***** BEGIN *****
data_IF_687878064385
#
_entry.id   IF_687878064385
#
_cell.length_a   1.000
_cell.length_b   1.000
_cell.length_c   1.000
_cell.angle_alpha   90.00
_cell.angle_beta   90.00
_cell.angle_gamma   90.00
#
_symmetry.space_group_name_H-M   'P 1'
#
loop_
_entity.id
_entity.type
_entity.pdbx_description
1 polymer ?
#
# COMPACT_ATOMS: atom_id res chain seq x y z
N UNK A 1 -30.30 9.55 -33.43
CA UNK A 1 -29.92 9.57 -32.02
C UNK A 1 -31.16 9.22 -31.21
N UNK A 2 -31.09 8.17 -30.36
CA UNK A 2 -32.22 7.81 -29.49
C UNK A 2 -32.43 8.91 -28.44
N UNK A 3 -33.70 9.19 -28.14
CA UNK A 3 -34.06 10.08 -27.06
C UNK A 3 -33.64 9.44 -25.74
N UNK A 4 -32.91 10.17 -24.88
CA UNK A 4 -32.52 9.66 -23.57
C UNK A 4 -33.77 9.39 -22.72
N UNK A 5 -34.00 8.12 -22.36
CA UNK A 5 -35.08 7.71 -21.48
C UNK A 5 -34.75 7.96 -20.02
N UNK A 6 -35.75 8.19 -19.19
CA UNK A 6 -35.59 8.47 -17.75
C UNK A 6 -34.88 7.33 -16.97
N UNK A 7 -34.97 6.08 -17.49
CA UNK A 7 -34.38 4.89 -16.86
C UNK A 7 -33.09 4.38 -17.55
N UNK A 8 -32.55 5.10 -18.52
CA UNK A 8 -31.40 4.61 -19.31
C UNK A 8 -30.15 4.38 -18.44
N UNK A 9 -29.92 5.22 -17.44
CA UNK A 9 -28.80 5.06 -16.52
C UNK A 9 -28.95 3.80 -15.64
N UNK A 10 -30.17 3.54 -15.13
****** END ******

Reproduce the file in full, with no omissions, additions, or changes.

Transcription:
data_IF_687878064385
#
_entry.id   IF_687878064385
#
_cell.length_a   1.000
_cell.length_b   1.000
_cell.length_c   1.000
_cell.angle_alpha   90.00
_cell.angle_beta   90.00
_cell.angle_gamma   90.00
#
_symmetry.space_group_name_H-M   'P 1'
#
loop_
_entity.id
_entity.type
_entity.pdbx_description
1 polymer ?
#
# COMPACT_ATOMS: atom_id res chain seq x y z
N UNK A 1 -30.30 9.55 -33.43
CA UNK A 1 -29.92 9.57 -32.02
C UNK A 1 -31.16 9.22 -31.21
N UNK A 2 -31.09 8.17 -30.36
CA UNK A 2 -32.22 7.81 -29.49
C UNK A 2 -32.43 8.91 -28.44
N UNK A 3 -33.70 9.19 -28.14
CA UNK A 3 -34.06 10.08 -27.06
C UNK A 3 -33.64 9.44 -25.74
N UNK A 4 -32.91 10.17 -24.88
CA UNK A 4 -32.52 9.66 -23.57
C UNK A 4 -33.77 9.39 -22.72
N UNK A 5 -34.00 8.12 -22.36
CA UNK A 5 -35.08 7.71 -21.48
C UNK A 5 -34.75 7.96 -20.02
N UNK A 6 -35.75 8.19 -19.19
CA UNK A 6 -35.59 8.47 -17.75
C UNK A 6 -34.88 7.33 -16.97
N UNK A 7 -34.97 6.08 -17.49
CA UNK A 7 -34.38 4.89 -16.86
C UNK A 7 -33.09 4.38 -17.55
N UNK A 8 -32.55 5.10 -18.52
CA UNK A 8 -31.40 4.61 -19.31
C UNK A 8 -30.15 4.38 -18.44
N UNK A 9 -29.92 5.22 -17.44
CA UNK A 9 -28.80 5.06 -16.52
C UNK A 9 -28.95 3.80 -15.64
N UNK A 10 -30.17 3.54 -15.13